Who should enter this category: organisations that employ 250 staff or more.

The number of individual employers is growing rapidly. With the benefits and flexibility of employing their own staff comes the responsibility of being an employer.

This category invites entries from individual employers who can demonstratean effective approach to developing capable, confident and skilled staff.This can include demonstrating good methods of recruiting the right people, training and developing them so they can provide excellent care andsupport to you.

An individual employer is someone who buys their own care and support, usually by employing one or more personal assistants. They are sometimes called direct employers. Often, an individual employer will have been assessed by social care as eligible to receive funding (often by means ofa ‘direct payment’), but sometimes they will pay for their own care (knownas self-funding) or through Personal Health Budgets. Either way, they havechoice and control about how they are supported.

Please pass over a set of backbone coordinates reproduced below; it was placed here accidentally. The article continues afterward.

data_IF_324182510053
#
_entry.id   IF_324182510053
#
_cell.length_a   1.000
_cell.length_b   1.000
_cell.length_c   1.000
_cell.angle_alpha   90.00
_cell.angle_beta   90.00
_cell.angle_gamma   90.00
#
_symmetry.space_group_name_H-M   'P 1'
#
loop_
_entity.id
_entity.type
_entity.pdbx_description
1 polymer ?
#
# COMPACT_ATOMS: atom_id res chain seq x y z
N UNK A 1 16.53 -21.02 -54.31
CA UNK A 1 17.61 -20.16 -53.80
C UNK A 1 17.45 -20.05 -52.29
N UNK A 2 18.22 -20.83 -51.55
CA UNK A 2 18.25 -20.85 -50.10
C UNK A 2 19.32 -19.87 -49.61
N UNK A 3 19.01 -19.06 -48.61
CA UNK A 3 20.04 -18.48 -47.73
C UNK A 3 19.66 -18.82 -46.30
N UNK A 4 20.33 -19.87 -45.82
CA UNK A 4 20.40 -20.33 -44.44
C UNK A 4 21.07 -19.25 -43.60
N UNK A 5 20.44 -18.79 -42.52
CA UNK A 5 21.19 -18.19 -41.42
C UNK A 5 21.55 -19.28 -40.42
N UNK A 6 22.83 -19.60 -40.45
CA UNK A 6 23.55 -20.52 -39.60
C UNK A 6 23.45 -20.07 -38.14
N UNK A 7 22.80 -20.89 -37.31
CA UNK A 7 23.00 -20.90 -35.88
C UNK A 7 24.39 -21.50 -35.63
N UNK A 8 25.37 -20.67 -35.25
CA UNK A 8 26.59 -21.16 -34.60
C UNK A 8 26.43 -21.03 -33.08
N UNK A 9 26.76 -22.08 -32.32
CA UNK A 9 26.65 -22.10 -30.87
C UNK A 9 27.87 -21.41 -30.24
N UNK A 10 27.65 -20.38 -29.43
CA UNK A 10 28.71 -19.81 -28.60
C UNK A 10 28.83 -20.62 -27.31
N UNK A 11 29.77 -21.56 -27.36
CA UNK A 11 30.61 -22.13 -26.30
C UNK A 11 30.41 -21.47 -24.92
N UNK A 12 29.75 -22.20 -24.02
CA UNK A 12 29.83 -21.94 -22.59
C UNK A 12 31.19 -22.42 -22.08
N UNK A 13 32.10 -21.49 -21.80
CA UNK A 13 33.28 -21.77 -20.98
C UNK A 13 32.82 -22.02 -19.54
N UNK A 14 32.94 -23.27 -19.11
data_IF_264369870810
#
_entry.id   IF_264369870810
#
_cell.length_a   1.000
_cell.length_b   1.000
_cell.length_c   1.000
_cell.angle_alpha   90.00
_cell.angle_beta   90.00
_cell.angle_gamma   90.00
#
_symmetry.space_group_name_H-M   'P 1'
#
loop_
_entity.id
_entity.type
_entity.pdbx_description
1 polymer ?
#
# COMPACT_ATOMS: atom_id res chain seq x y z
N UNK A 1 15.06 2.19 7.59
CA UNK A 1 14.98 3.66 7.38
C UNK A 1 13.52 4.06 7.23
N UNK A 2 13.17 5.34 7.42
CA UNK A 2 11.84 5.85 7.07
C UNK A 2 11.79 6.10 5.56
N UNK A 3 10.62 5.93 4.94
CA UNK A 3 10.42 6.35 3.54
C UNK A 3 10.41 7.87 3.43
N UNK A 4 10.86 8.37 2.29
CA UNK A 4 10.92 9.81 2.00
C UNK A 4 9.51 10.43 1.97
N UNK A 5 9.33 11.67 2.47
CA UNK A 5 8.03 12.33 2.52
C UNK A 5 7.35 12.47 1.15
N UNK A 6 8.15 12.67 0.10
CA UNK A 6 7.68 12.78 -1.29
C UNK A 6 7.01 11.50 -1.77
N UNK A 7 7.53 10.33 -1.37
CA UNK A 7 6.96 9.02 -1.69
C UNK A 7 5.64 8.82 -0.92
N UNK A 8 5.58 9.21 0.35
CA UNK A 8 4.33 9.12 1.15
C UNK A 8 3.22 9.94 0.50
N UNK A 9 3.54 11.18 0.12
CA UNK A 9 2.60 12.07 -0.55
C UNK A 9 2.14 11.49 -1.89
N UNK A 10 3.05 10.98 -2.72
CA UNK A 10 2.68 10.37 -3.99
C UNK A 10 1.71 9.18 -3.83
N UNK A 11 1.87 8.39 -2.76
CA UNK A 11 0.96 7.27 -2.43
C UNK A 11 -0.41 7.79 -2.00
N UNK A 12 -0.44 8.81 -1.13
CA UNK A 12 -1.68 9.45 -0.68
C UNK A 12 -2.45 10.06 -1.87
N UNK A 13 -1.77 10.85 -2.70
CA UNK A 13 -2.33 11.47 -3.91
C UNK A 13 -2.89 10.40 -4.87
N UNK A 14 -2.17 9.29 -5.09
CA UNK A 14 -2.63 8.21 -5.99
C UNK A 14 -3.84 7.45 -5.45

Who should enter this category: people who employ their own staff.

In an ever changing sector, employers need learning and development that meets current and futuredemands. This requires learning and development providers to respond flexibly to the needs ofemployers when delivering the range of new units and qualifications available.

This category invites entries from learning and development providers who demonstrate that theyprovide learning opportunities to meet employer and learner needs. They should champion apersonalised approach to social care services.